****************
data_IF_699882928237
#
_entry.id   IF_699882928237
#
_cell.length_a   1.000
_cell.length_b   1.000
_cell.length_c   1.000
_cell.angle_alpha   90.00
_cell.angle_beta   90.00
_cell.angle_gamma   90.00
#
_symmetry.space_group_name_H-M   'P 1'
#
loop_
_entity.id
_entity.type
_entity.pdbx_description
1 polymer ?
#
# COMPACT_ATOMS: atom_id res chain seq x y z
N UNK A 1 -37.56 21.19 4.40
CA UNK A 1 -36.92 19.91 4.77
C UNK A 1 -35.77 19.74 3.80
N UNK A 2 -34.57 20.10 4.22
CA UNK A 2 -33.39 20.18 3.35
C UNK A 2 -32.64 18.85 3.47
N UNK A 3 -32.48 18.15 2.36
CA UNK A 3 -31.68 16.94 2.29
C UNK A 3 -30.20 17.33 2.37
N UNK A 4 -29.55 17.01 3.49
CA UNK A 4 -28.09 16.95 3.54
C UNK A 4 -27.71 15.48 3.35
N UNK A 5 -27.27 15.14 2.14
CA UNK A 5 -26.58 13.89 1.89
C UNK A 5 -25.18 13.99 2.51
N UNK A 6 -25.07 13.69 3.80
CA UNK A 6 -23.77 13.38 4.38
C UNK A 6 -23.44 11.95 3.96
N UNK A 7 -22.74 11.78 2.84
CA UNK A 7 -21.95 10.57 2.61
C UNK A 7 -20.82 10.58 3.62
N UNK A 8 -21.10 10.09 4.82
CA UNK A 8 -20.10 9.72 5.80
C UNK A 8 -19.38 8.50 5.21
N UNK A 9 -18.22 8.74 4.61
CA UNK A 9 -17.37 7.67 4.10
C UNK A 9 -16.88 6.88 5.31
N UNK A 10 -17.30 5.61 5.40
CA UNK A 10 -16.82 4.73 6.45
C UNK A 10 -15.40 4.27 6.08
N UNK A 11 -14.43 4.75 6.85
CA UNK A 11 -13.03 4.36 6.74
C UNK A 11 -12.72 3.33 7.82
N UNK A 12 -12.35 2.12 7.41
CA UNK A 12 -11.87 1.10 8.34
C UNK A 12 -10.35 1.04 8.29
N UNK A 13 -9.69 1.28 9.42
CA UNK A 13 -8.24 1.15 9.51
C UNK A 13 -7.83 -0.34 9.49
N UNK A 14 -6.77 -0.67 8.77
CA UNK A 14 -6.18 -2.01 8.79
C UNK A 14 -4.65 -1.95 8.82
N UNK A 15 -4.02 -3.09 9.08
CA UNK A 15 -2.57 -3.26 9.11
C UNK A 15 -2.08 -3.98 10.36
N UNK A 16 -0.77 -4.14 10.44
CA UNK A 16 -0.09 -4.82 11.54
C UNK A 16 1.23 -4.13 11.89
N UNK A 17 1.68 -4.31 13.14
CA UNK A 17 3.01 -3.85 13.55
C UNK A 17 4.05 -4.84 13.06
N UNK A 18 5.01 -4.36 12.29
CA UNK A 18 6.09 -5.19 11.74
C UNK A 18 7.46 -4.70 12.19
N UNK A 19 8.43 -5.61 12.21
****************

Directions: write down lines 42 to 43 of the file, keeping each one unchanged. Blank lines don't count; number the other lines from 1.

N UNK A 8 -21.10 10.09 4.82
CA UNK A 8 -20.10 9.72 5.80